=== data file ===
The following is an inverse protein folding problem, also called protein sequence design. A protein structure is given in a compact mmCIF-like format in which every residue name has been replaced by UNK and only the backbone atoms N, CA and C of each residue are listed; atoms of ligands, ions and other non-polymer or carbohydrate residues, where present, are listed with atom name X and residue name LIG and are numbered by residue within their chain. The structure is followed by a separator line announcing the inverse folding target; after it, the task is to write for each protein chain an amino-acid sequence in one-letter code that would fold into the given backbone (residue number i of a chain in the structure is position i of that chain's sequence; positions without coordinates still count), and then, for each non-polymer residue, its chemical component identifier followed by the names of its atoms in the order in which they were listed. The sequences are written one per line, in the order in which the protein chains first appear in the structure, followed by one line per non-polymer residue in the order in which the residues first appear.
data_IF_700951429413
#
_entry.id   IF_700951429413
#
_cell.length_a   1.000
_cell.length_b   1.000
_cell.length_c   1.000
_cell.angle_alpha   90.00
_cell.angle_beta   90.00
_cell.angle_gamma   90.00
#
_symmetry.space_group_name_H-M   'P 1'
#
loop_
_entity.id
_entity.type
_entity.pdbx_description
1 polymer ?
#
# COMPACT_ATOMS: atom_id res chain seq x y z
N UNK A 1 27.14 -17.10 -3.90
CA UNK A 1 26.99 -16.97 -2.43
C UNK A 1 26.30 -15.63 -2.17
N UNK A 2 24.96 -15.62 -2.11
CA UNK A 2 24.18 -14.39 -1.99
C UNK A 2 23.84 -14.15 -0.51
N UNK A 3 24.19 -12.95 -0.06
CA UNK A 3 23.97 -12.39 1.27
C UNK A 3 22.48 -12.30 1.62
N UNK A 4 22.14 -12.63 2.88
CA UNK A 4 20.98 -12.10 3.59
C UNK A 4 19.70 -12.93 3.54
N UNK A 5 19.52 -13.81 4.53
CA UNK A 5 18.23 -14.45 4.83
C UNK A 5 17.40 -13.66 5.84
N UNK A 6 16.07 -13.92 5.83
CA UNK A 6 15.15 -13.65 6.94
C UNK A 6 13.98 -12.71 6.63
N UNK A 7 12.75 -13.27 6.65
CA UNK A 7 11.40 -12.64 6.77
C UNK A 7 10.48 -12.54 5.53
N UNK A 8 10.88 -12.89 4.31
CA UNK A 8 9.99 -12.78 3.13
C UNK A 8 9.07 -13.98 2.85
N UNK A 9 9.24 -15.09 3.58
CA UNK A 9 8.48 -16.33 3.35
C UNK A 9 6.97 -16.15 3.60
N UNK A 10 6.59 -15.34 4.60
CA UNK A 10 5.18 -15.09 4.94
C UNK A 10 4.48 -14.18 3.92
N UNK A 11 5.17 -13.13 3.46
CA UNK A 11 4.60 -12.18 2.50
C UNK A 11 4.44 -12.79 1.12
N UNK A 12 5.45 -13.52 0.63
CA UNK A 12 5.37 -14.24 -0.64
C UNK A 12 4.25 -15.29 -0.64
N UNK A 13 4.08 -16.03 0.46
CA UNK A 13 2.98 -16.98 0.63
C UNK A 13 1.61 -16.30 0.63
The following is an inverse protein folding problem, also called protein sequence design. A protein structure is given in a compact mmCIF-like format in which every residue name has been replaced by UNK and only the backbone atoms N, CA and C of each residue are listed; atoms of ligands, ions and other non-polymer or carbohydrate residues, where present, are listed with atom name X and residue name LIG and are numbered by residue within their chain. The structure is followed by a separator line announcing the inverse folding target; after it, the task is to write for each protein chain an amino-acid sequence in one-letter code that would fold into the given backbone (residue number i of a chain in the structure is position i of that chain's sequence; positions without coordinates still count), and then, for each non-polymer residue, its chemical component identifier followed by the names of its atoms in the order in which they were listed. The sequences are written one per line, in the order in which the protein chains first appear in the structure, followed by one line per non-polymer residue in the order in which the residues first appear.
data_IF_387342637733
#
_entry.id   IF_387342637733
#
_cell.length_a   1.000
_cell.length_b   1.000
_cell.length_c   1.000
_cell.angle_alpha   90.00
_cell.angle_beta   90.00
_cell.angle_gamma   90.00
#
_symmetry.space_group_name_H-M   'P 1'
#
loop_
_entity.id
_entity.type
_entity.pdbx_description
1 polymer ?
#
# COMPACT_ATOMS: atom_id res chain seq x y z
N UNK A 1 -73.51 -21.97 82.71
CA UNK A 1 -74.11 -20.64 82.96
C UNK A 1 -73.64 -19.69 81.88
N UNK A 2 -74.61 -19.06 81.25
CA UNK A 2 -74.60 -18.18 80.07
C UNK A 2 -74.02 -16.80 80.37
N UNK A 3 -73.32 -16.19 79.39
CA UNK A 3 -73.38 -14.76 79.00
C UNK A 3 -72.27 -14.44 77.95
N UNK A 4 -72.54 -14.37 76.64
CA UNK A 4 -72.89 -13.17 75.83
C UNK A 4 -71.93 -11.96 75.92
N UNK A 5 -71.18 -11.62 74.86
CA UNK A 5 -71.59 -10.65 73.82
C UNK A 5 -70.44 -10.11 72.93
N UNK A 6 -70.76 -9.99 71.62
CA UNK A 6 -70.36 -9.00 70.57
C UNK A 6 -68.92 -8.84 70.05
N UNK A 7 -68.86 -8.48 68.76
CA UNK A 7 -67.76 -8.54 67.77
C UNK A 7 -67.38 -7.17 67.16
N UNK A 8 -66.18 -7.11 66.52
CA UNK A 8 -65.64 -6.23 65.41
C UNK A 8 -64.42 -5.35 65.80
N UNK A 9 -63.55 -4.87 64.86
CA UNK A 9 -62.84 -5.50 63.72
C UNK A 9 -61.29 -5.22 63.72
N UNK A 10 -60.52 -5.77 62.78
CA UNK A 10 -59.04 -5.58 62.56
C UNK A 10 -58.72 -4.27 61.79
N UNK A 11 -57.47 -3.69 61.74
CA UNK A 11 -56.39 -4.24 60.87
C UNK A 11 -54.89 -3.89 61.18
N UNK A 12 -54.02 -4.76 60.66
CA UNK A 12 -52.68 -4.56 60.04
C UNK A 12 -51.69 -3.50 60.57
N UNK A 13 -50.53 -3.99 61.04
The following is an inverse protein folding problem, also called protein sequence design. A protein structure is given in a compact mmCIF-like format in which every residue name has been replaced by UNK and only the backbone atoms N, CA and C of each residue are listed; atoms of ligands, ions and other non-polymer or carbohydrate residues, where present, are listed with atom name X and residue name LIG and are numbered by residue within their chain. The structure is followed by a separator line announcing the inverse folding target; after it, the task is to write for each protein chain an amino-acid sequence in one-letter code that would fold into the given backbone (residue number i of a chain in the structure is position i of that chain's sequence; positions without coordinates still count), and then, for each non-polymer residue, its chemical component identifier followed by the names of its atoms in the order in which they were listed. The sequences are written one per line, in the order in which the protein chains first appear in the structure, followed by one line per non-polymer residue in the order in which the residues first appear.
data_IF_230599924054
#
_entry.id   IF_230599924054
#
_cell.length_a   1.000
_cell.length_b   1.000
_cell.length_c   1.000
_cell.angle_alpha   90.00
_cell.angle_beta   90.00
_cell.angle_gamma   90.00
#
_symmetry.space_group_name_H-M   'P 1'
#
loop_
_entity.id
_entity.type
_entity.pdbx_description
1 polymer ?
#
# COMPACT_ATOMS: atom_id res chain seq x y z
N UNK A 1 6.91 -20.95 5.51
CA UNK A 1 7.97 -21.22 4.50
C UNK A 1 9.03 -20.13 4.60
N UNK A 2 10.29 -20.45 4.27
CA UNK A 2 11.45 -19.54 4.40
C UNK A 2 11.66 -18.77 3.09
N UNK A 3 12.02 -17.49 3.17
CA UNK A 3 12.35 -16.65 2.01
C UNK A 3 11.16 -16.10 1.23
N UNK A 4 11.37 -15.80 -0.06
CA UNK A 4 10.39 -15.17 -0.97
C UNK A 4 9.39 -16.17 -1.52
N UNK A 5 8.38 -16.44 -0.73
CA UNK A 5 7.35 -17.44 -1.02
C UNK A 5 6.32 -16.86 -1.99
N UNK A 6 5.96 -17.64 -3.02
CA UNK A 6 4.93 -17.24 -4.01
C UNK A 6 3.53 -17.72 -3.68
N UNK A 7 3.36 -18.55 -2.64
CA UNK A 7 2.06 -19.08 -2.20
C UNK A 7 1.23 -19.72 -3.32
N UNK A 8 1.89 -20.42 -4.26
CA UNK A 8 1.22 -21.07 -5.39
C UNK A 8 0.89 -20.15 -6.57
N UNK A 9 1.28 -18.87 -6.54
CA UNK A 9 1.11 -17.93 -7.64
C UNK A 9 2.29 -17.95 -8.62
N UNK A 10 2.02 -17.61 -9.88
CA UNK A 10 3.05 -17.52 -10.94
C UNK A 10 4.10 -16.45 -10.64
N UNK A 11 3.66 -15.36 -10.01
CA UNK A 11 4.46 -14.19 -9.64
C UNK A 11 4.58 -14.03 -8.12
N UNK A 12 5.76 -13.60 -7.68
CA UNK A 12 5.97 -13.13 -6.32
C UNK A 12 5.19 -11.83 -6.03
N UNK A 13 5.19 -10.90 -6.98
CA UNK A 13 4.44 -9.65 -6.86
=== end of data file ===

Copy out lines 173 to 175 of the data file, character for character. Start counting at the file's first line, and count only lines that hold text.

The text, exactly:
N UNK A 12 5.76 -13.60 -7.68
CA UNK A 12 5.97 -13.13 -6.32
C UNK A 12 5.19 -11.83 -6.03